We tend to fixate on ‘macro’, hard conversions like that new free trial goal completion. However, in this scenario, an assist should go on the scoreboard for that ‘micro’ conversion, or soft video view, too.

So let’s create different goals for each.

First up, let’s track that video view by selecting the Engagement Goal. Here’s what step two will look like:

naming your goal in google analytics

Engagement-based goals like video views will be tracked as a new Event. Click “Continue” and your new Event options will pop up:

entering goal details google analytics

Here, you’ll need to add labels to describe what this Event is tracking. There are three categories that start big and get smaller as you go.

Or, if you’re a grammar nerd, these can broken down into noun, verb, adjective:

  • Category is the most general term for what you’re tracking. The noun: Outbound link. Video. File.
  • Action is the verb. What are visitors doing? Download. Click. Submit. Play. Share.
  • Label is the adjective – the small details of what you want to capture. Perhaps it’s specific poll answers. Or if it’s video playbacks you’re tracking, this is where you note the video title.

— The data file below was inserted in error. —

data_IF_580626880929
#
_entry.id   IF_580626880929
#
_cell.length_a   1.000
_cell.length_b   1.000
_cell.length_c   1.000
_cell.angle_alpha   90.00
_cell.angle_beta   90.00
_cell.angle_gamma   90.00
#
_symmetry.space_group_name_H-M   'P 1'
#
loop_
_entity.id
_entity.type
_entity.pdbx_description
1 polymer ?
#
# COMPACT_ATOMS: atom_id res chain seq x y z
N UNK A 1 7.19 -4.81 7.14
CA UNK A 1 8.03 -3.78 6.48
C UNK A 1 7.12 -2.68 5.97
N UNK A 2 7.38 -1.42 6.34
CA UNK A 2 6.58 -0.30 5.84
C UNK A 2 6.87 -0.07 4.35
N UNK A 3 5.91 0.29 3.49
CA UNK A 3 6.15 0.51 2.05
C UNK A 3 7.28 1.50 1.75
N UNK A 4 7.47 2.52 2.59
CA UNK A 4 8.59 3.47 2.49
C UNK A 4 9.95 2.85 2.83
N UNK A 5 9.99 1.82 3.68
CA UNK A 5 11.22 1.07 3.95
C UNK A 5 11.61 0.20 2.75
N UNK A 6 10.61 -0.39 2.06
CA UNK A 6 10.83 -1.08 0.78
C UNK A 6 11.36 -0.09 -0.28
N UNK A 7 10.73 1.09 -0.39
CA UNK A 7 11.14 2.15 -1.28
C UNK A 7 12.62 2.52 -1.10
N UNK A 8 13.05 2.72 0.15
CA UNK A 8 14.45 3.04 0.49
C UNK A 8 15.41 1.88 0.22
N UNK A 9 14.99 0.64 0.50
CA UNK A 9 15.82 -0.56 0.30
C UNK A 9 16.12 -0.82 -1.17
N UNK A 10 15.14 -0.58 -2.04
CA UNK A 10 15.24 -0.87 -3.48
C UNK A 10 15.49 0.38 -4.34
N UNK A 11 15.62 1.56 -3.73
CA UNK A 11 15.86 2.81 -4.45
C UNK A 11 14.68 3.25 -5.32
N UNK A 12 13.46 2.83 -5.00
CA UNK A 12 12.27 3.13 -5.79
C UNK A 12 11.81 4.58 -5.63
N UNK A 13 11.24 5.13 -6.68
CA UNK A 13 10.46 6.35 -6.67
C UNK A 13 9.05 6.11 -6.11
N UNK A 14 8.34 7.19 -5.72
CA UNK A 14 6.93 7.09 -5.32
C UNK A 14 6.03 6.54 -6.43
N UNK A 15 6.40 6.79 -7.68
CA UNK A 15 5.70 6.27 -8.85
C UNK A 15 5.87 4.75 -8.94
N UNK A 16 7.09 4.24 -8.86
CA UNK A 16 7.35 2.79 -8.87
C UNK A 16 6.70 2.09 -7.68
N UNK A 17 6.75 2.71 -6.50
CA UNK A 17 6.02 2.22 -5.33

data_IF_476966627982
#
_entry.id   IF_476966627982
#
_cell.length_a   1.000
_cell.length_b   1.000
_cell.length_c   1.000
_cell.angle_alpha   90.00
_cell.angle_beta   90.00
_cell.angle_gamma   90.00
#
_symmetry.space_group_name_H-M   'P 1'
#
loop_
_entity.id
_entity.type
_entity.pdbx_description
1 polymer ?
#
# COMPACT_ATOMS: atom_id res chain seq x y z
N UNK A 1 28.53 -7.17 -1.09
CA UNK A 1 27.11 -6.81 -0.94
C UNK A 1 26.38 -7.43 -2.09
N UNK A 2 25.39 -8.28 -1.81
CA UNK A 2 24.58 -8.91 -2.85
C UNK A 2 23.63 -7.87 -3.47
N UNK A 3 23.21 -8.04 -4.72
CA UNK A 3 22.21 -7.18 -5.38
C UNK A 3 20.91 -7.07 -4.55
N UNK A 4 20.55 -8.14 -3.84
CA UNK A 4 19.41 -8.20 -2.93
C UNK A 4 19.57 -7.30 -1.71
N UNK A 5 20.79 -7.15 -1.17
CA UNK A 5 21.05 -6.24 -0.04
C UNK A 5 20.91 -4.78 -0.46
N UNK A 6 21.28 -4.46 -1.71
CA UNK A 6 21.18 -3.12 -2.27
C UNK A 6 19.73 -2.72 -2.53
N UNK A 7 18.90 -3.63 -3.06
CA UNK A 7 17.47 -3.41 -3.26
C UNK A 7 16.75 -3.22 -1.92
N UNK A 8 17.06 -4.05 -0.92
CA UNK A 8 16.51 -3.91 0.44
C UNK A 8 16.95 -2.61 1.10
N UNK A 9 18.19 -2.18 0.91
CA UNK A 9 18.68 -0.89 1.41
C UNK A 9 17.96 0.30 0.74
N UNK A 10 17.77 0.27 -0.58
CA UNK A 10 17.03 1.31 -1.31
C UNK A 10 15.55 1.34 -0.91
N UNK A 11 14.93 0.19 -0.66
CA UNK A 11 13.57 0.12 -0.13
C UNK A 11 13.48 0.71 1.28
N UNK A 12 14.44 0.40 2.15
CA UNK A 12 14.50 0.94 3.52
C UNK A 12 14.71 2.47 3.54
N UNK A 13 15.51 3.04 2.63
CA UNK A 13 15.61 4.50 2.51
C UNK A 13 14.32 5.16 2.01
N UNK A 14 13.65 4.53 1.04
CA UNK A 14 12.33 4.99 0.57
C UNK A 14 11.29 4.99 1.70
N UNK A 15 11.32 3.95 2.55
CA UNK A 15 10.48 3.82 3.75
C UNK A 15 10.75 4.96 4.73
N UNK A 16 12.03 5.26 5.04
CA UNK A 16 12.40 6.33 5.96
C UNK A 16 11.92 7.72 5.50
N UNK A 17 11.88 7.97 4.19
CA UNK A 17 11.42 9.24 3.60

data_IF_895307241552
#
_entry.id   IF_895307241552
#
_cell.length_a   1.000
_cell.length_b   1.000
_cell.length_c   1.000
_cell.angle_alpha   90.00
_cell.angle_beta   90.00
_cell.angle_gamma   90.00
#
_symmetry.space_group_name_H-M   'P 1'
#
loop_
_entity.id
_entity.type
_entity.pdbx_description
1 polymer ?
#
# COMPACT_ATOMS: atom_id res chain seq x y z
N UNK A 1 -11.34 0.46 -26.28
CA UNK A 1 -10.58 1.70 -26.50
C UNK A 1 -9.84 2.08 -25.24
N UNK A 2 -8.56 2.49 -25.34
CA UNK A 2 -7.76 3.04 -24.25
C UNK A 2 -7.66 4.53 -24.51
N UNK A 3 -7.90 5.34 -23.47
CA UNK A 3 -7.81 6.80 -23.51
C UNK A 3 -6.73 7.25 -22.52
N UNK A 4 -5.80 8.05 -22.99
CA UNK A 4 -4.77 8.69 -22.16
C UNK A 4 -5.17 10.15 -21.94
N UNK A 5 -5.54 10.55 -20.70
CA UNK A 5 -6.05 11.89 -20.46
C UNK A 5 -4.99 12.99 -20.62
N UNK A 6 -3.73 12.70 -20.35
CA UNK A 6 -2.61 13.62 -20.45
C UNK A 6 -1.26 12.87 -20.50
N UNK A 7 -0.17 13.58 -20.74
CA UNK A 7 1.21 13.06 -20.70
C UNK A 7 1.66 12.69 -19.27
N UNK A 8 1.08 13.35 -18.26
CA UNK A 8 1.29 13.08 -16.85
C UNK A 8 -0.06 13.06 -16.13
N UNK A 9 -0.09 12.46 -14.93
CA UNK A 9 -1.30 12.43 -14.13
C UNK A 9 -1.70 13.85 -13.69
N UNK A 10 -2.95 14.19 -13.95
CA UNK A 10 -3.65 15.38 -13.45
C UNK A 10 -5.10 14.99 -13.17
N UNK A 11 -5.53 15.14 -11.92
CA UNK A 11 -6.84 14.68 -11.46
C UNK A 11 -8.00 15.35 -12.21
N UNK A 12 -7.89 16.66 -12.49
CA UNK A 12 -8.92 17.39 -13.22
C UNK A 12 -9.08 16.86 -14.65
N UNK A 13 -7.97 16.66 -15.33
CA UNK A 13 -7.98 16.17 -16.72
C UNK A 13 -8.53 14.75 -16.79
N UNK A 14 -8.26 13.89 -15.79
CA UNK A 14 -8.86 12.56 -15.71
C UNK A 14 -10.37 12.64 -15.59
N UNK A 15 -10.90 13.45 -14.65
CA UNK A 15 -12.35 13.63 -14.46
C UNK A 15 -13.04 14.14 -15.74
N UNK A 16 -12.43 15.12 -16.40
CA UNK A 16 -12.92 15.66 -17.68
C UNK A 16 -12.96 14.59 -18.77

Before finishing, you’ll also typically want to select “Yes” so that Event Values are passed onto Goal values, too. That way you can track this information back later to see where these video views originated (i.e. the channel, source/medium, marketing campaign, etc.).

(Note: Keep in mind that adding Event tracking will require a new line of code on your site. If you use WordPress, there are a couple plugins that make this really easy. Or you can use Google Tag Manager.)

Now that we’ve got the video view setup, we can move on to creating a Goal for our ‘macro’ conversion. Head back to the beginning and this time, select “Acquisition.”

Your Goal type for this one will be a Destination goal, where you’ll simply drop in the URL for the Thank You or confirmation page someone lands on after submitting their information.

create an account google analytics goal

Here’s how to customize that option in the last step.

First, drop in the URL path for the Thank You page (minus your root domain). So: “https://kissmetrics.com/thanks” should be simply: “/thanks”: